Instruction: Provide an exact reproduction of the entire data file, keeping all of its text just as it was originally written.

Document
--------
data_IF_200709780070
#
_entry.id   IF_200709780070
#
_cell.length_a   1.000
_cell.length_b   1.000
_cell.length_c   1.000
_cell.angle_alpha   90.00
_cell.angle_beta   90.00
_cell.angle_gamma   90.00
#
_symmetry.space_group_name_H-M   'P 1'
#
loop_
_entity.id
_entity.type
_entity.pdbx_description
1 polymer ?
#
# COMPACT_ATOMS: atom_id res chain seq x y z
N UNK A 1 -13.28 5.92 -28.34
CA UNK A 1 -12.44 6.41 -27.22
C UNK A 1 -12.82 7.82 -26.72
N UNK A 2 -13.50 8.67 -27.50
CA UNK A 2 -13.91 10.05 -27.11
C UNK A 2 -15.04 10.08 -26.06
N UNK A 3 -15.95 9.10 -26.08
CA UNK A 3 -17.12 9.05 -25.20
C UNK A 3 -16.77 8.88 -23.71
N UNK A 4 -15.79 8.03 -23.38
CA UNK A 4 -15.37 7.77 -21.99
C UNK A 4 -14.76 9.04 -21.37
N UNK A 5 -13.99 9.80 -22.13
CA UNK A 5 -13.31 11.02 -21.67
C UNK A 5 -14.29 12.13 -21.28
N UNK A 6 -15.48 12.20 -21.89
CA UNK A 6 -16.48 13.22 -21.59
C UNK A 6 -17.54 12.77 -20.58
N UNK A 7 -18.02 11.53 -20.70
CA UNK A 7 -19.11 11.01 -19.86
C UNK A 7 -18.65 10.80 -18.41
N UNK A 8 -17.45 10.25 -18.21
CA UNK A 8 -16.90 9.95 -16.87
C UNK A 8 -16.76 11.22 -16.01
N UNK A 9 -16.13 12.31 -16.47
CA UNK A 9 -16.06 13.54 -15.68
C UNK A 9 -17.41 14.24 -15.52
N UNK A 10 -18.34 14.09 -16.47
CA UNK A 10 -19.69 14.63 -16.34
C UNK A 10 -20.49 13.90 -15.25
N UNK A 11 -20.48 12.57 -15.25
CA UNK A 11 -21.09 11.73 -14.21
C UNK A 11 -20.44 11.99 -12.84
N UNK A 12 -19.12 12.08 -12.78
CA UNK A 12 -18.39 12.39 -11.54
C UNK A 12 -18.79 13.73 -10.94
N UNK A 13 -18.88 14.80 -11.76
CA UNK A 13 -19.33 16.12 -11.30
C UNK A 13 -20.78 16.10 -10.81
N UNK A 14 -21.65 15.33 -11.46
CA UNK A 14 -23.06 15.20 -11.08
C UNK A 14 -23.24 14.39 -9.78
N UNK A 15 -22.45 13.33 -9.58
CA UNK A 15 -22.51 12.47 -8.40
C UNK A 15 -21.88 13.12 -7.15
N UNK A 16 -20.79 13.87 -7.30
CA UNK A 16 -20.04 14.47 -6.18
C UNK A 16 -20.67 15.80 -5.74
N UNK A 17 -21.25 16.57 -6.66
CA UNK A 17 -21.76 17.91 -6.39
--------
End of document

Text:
data_IF_200709780070
#
_entry.id   IF_200709780070
#
_cell.length_a   1.000
_cell.length_b   1.000
_cell.length_c   1.000
_cell.angle_alpha   90.00
_cell.angle_beta   90.00
_cell.angle_gamma   90.00
#
_symmetry.space_group_name_H-M   'P 1'
#
loop_
_entity.id
_entity.type
_entity.pdbx_description
1 polymer ?
#
# COMPACT_ATOMS: atom_id res chain seq x y z
N UNK A 1 -13.28 5.92 -28.34
CA UNK A 1 -12.44 6.41 -27.22
C UNK A 1 -12.82 7.82 -26.72
N UNK A 2 -13.50 8.67 -27.50
CA UNK A 2 -13.91 10.05 -27.11
C UNK A 2 -15.04 10.08 -26.06
N UNK A 3 -15.95 9.10 -26.08
CA UNK A 3 -17.12 9.05 -25.20
C UNK A 3 -16.77 8.88 -23.71
N UNK A 4 -15.79 8.03 -23.38
CA UNK A 4 -15.37 7.77 -21.99
C UNK A 4 -14.76 9.04 -21.37
N UNK A 5 -13.99 9.80 -22.13
CA UNK A 5 -13.31 11.02 -21.67
C UNK A 5 -14.29 12.13 -21.28
N UNK A 6 -15.48 12.20 -21.89
CA UNK A 6 -16.48 13.22 -21.59
C UNK A 6 -17.54 12.77 -20.58
N UNK A 7 -18.02 11.53 -20.70
CA UNK A 7 -19.11 11.01 -19.86
C UNK A 7 -18.65 10.80 -18.41
N UNK A 8 -17.45 10.25 -18.21
CA UNK A 8 -16.90 9.95 -16.87
C UNK A 8 -16.76 11.22 -16.01
N UNK A 9 -16.13 12.31 -16.47
CA UNK A 9 -16.06 13.54 -15.68
C UNK A 9 -17.41 14.24 -15.52
N UNK A 10 -18.34 14.09 -16.47
CA UNK A 10 -19.69 14.63 -16.34
C UNK A 10 -20.49 13.90 -15.25
N UNK A 11 -20.48 12.57 -15.25
CA UNK A 11 -21.09 11.73 -14.21
C UNK A 11 -20.44 11.99 -12.84
N UNK A 12 -19.12 12.08 -12.78
CA UNK A 12 -18.39 12.39 -11.54
C UNK A 12 -18.79 13.73 -10.94
N UNK A 13 -18.88 14.80 -11.76
CA UNK A 13 -19.33 16.12 -11.30
C UNK A 13 -20.78 16.10 -10.81
N UNK A 14 -21.65 15.33 -11.46
CA UNK A 14 -23.06 15.20 -11.08
C UNK A 14 -23.24 14.39 -9.78
N UNK A 15 -22.45 13.33 -9.58
CA UNK A 15 -22.51 12.47 -8.40
C UNK A 15 -21.88 13.12 -7.15
N UNK A 16 -20.79 13.87 -7.30
CA UNK A 16 -20.04 14.47 -6.18
C UNK A 16 -20.67 15.80 -5.74
N UNK A 17 -21.25 16.57 -6.66
CA UNK A 17 -21.76 17.91 -6.39